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October 2021

Role of glucocorticioids on T cell recruitment across the blood-brain barrier

Journal/Book: Z Rheumatol 1999; 58: 296. 1999;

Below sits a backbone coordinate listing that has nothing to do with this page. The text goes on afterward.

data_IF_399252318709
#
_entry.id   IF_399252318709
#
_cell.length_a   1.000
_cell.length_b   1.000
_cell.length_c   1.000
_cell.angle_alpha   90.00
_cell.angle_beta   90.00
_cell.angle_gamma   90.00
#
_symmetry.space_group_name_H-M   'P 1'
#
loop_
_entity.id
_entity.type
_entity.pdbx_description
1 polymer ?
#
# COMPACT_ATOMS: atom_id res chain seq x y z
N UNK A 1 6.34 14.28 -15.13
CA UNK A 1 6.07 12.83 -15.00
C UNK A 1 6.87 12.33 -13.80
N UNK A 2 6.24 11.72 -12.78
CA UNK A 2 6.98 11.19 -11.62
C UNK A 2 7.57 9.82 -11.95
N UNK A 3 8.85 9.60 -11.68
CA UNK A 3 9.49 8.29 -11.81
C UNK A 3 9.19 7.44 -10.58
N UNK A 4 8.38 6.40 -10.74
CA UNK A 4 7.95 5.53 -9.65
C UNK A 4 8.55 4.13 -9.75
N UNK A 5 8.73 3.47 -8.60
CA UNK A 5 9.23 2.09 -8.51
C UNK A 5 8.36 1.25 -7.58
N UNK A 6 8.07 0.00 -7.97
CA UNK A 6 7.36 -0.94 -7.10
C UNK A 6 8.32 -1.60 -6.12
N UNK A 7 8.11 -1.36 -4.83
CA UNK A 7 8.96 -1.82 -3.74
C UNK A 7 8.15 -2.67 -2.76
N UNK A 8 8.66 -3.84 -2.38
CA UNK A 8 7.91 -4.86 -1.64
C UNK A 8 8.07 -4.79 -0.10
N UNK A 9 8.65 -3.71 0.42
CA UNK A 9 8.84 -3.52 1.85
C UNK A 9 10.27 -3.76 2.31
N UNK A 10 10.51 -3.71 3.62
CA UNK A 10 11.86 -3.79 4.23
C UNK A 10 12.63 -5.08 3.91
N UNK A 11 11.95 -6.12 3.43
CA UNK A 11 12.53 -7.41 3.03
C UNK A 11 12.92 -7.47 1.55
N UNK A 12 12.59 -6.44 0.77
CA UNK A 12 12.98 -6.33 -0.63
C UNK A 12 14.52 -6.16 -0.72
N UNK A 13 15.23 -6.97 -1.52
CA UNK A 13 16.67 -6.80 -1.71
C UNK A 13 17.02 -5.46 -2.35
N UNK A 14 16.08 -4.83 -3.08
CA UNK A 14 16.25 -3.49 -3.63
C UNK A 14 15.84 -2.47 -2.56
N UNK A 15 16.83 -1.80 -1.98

Abstract: B. Engelhardt; W. G. Kerckhoff-Institut Max-Planck-Institut für physiologische und klinische Forschung Bad Nauheim Until recently the central nervous system (CNS) has been considered to be an immunologically privileged site where no immunosurveillance and hence no lymphocyte traffic occurs. This theory was in part supported by the fact that the CNS is able to exclude components of the immune system via the highly specialized vascular blood-brain barrier (BBB). It has become evident however that during a wide range of inflammatory diseases in the CNS mononuclear cells readily gain access to the CNS parenchyme and that immunological mechanisms are intimately involved in the pathogenesis of these diseases. The prototype model for human inflammatory demyelinating diseases of the CNS such as multiple sclerosis (MS) is experimental autoimmune encephalomyelitis (EAE). In EAE autoaggressive CD4+ T cells gain access to the CNS and cause edema inflammation and demyelination within the CNS white matter. As endothelial cells actively participate in the regulation of lymphocyte entry into various tissues it is to be expected that the specialization of the BBB endothelium extends to CNS-specific traffic signals for lymphocytes. In fact we have demonstrated that expression of E- and P-selectin is suppressed on BBB endothelium by factors derived from the CNS microenvironment and that E- and P-selectin are not involved in the recruitment of inflammatory cells across the BBB. In contrast we could show by the in vivo application of a large panel of monoclonal antibodies (mAbs) directed against a4-integrins and VCAM-1 that a4/VCAM-1 interaction plays a crucial role in T cell interaction with the BBB endothelium. In vitro studies demonstrated that a4/VCAM-1 mediated interaction of T cells with brain endothelium is involved in their adhesion to brain endothelium but not in their transendothelial migration. ... le


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